Anti-Poverty Expenditures that Cheat Federal Taxpayers and the Poor

Harry G. and Elizabeth R. Brown express their concerns about housing in America. They claim that while open housing will help Negroes who can afford it, those who cannot will continue to live in slums. They pose the idea of reforming the tax policy as a solution to this problem.

Choice 68 Request for Information

The students of the Catholic University of America are participating in the Choice 68' elections and request that Dr. King provide information of himself so that they may further promote his Presidential candidacy.

Letter from Elisabeth Leonard to MLK

Monday, April 3, 1967

Elisabeth Leonard expresses her support and gratitude for Dr. King's work, which includes his speeches about the Vietnam War as well as an upcoming speech on the Spring Mobilization.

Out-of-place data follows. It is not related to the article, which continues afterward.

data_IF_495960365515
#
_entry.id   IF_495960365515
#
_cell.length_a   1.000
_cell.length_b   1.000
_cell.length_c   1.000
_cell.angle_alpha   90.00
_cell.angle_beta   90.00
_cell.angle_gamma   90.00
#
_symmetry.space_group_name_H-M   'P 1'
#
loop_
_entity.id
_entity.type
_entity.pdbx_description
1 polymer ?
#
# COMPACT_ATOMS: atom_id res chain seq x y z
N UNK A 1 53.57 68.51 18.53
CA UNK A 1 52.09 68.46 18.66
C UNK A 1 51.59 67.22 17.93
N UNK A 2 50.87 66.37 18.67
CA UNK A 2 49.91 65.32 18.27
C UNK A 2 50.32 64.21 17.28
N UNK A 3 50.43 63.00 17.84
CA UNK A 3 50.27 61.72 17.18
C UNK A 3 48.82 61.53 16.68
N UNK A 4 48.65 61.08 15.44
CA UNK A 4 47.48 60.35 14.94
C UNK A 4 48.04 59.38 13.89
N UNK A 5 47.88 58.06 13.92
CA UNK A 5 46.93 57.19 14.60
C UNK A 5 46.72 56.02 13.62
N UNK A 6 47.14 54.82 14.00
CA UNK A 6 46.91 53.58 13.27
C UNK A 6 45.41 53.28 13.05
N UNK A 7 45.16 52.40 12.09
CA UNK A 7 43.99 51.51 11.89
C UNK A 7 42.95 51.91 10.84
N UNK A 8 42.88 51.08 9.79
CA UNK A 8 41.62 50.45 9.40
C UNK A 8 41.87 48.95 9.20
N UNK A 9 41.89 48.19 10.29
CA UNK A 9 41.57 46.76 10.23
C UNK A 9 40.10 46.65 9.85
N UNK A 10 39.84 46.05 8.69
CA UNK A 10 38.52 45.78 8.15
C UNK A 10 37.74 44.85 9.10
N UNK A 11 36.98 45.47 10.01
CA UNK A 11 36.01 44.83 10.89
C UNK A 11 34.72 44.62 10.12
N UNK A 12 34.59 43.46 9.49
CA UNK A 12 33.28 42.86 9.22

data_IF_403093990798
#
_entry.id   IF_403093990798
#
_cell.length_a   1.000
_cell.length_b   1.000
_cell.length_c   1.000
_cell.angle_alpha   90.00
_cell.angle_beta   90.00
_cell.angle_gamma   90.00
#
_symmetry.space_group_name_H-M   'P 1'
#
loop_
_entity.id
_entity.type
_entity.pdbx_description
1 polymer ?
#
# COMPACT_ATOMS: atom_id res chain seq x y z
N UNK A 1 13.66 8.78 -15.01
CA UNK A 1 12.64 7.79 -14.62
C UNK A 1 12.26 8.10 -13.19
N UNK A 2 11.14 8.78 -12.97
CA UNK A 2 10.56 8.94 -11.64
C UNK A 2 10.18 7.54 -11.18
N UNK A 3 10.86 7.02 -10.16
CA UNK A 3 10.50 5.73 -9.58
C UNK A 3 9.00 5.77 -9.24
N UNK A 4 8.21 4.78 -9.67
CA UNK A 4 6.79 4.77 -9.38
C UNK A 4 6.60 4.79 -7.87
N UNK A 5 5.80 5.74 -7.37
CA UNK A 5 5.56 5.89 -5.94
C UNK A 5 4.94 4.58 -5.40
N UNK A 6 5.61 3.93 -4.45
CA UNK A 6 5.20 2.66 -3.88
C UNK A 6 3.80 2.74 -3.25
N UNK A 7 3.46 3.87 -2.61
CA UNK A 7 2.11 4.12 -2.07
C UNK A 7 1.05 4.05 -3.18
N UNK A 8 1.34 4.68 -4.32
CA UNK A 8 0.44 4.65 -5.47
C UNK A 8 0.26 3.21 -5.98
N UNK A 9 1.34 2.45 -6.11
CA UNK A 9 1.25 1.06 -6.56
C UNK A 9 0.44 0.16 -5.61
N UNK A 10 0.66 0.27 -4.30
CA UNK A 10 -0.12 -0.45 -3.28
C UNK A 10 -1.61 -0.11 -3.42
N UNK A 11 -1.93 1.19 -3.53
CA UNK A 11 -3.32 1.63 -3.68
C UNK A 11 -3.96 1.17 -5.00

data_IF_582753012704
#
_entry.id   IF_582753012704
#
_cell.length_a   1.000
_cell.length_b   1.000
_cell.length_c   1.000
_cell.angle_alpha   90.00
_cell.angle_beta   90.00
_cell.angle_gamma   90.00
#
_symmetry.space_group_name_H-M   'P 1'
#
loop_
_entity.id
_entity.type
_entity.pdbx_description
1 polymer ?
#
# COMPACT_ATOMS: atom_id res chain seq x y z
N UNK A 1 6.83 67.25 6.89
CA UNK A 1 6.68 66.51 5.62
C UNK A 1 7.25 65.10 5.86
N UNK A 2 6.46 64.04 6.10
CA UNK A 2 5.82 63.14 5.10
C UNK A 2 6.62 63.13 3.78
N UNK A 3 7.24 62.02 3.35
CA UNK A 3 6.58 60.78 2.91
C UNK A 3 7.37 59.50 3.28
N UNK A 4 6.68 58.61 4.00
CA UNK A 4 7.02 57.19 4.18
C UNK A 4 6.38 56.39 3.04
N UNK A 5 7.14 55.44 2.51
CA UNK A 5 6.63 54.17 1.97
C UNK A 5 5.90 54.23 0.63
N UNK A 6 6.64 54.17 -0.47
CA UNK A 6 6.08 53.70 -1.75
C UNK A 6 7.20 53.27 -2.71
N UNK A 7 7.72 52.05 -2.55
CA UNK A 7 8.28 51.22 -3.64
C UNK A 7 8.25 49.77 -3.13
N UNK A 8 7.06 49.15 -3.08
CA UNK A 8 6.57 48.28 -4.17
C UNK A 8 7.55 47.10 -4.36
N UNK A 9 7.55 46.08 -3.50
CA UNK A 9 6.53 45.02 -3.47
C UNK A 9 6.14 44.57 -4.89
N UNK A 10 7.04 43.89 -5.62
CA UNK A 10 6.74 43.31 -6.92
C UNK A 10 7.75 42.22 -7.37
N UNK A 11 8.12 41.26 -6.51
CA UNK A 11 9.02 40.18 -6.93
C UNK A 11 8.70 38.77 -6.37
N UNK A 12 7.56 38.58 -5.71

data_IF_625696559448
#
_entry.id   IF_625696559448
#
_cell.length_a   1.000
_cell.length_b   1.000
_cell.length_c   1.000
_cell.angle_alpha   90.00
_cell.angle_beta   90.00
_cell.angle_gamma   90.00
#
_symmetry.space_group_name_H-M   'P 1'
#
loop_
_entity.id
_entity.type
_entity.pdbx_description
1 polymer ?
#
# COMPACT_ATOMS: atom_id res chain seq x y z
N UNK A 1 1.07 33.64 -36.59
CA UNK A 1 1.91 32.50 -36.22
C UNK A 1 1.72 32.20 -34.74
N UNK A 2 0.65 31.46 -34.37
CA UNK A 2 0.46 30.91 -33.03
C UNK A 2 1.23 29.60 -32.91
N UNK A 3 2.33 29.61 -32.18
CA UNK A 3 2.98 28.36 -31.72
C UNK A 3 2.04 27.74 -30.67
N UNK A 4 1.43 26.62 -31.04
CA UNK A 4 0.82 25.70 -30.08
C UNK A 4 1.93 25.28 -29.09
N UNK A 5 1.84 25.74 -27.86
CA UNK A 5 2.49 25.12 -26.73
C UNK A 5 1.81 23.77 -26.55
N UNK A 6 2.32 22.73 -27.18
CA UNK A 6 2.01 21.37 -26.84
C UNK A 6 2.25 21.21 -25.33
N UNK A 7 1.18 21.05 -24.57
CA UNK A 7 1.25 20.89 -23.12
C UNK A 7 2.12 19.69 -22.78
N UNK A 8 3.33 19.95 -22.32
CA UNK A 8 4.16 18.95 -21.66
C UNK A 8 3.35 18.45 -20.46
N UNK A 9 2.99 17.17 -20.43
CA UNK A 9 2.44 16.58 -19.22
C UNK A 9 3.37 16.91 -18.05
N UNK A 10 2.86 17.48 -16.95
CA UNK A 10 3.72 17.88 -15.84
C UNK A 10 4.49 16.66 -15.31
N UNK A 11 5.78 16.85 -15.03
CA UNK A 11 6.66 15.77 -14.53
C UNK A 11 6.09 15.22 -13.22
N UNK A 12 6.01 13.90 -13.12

Dr. King reveals the definition of a dictator according to Plato.

Letter from John Brooks to MLK

John Brooks affirms the importance of Dr. King's work and informs Dr. King of an enclosed contribution to the SCLC.

A Look to the Future

Monday, September 2, 1957

Dr. King addresses the Highlander Folk School during the organization's twenty-fifth anniversary. He discusses the many accomplishments and hurdles of the Civil Rights Movement.

Letter from MLK to Rev. E. Wayne Roberts

Sunday, January 3, 1965

Dr. King writes Rev. E. Wayne Roberts in support of his fellow friend and SCLC Co-Founder Rev. C. K. Steele, Jr. He notes Rev. Steele as "a thorough and competent pastor" that exemplifies the teachings of Jesus Christ.

MLK Address Regarding the Negro Family

Thursday, January 27, 1966

In this address, Dr. King discusses the struggles of the Negro family. He states that the Negro family's life determines the individuals' capacity to love. Dr. King also discusses how American slavery has impacted the Negro family.